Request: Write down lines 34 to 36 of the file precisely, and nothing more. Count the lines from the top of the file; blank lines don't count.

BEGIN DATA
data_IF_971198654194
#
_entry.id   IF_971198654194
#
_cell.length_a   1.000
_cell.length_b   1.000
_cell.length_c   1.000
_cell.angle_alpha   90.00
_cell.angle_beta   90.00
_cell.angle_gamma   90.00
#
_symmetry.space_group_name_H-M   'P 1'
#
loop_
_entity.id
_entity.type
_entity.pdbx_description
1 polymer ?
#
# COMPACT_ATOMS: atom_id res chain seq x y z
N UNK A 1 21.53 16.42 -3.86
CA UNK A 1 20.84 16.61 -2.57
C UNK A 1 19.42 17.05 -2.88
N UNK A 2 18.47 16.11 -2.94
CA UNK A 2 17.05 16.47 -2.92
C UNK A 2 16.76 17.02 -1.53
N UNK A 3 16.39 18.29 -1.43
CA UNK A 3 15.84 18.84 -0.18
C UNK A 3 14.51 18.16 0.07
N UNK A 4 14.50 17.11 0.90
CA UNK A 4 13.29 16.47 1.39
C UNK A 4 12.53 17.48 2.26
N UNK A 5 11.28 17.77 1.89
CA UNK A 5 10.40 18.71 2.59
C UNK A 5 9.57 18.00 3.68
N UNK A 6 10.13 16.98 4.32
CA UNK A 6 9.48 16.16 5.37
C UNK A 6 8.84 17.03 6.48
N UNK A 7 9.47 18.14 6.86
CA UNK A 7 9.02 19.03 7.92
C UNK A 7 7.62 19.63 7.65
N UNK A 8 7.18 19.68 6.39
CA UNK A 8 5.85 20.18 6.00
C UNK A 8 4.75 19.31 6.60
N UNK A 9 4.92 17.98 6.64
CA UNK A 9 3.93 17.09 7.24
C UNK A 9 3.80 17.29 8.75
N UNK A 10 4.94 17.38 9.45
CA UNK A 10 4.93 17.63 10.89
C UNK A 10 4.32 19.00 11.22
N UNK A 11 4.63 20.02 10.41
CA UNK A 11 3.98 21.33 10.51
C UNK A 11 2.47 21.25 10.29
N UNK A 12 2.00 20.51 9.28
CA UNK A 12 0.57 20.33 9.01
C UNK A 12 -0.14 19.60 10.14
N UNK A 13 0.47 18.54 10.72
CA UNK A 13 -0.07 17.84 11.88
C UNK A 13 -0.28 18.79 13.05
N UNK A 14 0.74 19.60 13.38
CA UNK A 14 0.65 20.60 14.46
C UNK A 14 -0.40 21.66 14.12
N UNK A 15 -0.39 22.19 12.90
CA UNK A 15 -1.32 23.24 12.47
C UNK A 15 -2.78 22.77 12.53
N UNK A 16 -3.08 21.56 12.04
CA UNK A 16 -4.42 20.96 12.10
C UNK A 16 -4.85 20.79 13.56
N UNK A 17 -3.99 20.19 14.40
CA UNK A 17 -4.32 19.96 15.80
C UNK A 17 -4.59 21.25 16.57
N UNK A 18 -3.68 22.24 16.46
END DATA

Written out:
CA UNK A 5 10.40 18.71 2.59
C UNK A 5 9.57 18.00 3.68
N UNK A 6 10.13 16.98 4.32